|Publication number||US5101664 A|
|Application number||US 07/597,141|
|Publication date||Apr 7, 1992|
|Filing date||Oct 15, 1990|
|Priority date||Oct 15, 1990|
|Publication number||07597141, 597141, US 5101664 A, US 5101664A, US-A-5101664, US5101664 A, US5101664A|
|Inventors||Bruce D. Hockaday, James P. Waters|
|Original Assignee||United Technologies Corporation|
|Export Citation||BiBTeX, EndNote, RefMan|
|Patent Citations (5), Non-Patent Citations (8), Referenced by (24), Classifications (19), Legal Events (5)|
|External Links: USPTO, USPTO Assignment, Espacenet|
This application is related to the subject matter disclosed and claimed in copending U.S. Ser. No. 597,142 entitled Silicon Etching Technique by Bruce D. Hockaday and James P. Waters filed on even date herewith and assigned to the same assignee herein incorporated by reference.
The field of the invention is that of a pressure transducer, micromachined from silicon, having sensing elements that are entirely optical.
It is known to make pressure sensors by micromachining silicon wafers to form a diaphragm and a responsive element. U.S. Pat. No. 4,930,042, for example, illustrates a pressure sensor having an electrical readout in which the capacitance of the sensing volume is measured as a function of pressure.
It is also known to fabricate a vibrating, optically driven element from highly doped silicon, using the doping as an etch stop, such as the technique disclosed in "Novel Optically Excited Resonant Pressure Sensor", Electronics Letters, May 12, 1988 Vol. 24, No. 10, page 573, but such devices have a significant temperature dependence caused by the dissimilar doping that presents great difficulty when they are used over a broad temperature range.
The art has sought a pressure sensor that is capable of operating at high and low temperature extremes and therefore is insensitive to temperature variations. There is a problem in that the element of the diaphragm which is sensitive to the pressure will usually have also a temperature dependence. Further, the use of dissimilar materials within the device will inherently exert a strain based on differential thermal expansion that is confused with the variations due to pressure.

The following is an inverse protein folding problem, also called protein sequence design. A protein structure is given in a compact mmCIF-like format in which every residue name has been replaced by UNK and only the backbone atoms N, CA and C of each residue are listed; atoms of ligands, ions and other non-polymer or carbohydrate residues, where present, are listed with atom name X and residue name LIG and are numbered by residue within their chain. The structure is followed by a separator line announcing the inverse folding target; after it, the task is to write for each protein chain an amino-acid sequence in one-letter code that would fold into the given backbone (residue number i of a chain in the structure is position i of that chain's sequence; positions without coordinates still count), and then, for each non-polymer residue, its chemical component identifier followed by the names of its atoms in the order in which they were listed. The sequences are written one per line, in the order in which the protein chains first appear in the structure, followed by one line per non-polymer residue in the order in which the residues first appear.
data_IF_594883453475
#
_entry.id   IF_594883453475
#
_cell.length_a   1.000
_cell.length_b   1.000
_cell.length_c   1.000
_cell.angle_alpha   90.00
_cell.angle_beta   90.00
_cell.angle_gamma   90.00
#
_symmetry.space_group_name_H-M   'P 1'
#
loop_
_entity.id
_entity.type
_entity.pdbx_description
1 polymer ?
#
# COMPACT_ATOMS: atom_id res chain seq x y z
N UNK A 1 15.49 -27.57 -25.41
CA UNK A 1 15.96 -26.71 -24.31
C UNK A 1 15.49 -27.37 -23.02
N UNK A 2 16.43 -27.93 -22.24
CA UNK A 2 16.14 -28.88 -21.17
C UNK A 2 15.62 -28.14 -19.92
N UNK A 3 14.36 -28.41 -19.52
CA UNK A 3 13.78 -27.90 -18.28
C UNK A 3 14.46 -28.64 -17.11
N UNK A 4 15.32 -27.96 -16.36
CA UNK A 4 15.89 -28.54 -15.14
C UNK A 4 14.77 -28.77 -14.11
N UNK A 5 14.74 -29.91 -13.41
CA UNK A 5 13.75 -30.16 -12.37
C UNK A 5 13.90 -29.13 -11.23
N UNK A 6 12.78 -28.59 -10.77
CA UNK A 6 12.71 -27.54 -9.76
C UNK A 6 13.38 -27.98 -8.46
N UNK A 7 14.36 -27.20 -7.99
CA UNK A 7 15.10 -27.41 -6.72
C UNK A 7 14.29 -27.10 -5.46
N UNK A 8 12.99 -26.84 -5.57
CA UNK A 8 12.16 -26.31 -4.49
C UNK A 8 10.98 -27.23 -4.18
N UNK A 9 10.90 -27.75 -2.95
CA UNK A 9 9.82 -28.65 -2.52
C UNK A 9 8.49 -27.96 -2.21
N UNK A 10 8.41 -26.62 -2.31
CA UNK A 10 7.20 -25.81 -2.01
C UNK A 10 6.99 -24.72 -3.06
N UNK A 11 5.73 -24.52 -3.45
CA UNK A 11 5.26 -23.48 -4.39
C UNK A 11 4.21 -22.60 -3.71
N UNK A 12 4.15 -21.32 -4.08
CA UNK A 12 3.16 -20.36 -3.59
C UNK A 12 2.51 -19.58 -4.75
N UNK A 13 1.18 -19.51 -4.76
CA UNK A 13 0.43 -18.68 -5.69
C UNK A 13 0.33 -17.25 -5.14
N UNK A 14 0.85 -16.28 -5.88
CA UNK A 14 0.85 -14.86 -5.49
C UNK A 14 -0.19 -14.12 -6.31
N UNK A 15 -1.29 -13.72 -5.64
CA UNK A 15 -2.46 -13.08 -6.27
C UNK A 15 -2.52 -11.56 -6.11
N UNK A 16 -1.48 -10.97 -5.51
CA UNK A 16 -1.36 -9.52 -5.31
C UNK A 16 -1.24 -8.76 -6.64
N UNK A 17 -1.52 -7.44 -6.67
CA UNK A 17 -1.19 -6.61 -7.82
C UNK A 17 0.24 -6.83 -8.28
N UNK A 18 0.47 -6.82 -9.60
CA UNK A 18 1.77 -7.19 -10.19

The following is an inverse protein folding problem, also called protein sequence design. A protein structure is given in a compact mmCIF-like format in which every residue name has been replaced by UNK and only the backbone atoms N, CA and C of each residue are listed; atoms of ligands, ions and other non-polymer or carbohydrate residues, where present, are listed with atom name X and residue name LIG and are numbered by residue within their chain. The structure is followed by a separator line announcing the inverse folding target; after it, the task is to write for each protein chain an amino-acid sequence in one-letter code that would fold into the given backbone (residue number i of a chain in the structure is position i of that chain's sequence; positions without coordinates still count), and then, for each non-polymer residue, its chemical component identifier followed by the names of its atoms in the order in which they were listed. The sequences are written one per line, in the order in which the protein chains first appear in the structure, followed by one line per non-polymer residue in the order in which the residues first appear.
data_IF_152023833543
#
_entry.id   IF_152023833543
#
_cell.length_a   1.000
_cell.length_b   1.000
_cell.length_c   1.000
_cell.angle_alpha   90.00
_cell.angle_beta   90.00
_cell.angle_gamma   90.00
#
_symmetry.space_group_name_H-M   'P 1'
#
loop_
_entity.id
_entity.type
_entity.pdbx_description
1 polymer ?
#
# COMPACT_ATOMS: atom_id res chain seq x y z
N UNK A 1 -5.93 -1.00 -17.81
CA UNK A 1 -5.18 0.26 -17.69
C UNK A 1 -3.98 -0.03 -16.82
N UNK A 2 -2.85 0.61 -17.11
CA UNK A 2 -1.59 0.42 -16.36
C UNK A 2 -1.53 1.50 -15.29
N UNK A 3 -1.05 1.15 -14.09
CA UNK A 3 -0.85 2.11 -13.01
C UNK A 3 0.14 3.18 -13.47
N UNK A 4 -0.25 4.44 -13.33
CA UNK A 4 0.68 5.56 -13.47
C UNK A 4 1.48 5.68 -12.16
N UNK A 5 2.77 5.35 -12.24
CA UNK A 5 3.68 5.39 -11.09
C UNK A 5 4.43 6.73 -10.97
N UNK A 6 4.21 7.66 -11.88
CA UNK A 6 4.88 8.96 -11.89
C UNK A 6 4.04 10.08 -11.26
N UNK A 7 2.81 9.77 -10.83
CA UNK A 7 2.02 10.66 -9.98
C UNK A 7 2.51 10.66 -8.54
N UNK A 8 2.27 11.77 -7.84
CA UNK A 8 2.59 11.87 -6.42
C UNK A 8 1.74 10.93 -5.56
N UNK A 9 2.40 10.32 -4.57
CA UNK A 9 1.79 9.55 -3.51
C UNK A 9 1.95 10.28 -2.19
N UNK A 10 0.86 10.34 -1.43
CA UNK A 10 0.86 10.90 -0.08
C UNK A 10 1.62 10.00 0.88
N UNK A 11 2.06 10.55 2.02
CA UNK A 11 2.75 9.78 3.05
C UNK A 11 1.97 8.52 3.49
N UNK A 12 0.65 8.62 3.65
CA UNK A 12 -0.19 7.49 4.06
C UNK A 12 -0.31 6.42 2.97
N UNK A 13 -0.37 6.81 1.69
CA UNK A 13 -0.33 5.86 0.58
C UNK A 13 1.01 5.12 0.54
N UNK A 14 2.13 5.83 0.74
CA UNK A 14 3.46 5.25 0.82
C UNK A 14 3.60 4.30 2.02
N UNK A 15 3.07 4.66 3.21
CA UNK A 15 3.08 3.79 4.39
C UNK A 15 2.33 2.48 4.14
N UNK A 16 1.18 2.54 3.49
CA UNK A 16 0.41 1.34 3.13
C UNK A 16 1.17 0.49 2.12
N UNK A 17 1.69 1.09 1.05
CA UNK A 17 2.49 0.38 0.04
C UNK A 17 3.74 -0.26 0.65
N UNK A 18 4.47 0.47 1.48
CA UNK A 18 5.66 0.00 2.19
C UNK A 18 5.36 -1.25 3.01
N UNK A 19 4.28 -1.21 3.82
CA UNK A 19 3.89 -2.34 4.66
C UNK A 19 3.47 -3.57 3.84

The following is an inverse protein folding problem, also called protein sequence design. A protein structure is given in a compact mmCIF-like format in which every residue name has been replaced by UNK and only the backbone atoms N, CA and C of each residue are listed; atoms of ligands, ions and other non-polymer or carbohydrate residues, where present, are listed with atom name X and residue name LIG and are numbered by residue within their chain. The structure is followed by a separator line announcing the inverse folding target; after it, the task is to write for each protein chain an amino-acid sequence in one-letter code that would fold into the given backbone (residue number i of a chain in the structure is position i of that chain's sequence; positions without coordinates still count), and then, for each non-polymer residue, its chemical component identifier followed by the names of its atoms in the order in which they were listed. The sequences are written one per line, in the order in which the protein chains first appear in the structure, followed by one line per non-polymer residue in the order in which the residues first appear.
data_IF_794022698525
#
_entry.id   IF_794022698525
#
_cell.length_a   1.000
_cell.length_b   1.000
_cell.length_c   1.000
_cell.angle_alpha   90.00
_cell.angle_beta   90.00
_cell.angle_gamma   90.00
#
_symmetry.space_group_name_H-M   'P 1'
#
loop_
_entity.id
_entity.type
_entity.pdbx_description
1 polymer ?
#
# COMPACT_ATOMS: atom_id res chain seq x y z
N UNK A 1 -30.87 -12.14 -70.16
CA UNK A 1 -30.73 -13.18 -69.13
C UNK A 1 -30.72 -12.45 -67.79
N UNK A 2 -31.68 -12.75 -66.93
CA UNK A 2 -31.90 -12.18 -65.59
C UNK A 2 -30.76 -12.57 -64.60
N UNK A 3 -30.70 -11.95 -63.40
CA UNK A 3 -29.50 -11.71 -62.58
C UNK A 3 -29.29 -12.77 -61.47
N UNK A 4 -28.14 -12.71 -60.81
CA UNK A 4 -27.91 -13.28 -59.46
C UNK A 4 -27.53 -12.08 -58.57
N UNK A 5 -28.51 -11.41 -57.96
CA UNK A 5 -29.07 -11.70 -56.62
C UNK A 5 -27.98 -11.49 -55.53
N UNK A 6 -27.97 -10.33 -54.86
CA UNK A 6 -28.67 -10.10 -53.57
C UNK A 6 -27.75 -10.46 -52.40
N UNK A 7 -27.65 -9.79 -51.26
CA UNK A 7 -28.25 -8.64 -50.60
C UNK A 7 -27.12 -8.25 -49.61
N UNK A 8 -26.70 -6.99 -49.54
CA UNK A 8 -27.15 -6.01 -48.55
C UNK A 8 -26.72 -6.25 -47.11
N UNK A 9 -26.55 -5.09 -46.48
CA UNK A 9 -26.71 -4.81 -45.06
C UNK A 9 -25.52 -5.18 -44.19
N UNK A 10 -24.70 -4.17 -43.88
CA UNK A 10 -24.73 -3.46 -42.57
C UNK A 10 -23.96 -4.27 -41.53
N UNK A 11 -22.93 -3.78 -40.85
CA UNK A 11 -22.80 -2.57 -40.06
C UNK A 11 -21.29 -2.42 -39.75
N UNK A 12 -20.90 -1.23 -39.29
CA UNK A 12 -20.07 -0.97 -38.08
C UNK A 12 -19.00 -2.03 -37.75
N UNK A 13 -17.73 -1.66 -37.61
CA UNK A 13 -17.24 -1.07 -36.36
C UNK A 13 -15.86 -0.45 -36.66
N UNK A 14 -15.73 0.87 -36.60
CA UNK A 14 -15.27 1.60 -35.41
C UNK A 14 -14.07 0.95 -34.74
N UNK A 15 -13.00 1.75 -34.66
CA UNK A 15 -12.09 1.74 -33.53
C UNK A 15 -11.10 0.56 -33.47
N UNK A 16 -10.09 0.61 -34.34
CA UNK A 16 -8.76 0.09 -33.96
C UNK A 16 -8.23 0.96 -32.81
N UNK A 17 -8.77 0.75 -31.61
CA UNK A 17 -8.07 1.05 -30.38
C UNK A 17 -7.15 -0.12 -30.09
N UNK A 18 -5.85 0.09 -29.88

The art has long sought a rugged pressure sensor capable of operating at high and low temperatures and having a reduced sensitivity to temperature variations.
The invention relates to an improved pressure sensor in which a bridge comprising a slab of silicon is rigidly attached to a diaphragm that flexes as a function of pressure. The bridge and the diaphragm are micromachined from the same silicon wafer having a uniform concentration of dopants, so that the coefficient of thermal expansion of both of them is exactly the same. The bridge is driven with a sinusoidal or pulsed optical signal and the vibration frequency of the bridge is measured using interferometric techniques. The bridge is driven at its resonant frequency, which depends on the pressure applied to the diaphragm and only very weakly depends on the temperature of the diaphragm.
Other features and advantages will be apparent from the specification and claims and from the accompanying drawings which illustrate an embodiment of the invention.
FIG. 1 illustrates a plan view of one embodiment of the invention.
FIG. 2A and 2B illustrates cross sections of the embodiment of FIG. 1.
FIG. 3 illustrates a perspective view of another embodiment of the invention.
FIGS. 4A, 4B and 4C illustrate cross sections of the embodiment of FIG. 3.
FIG. 5 illustrates an exploded view of another embodiment of the invention.
FIGS. 6A, 6B, 6C, and 6D illustrate an embodiment of the invention used as a strain gauge.
FIG. 7 illustrates an embodiment of the invention used as a temperature sensor.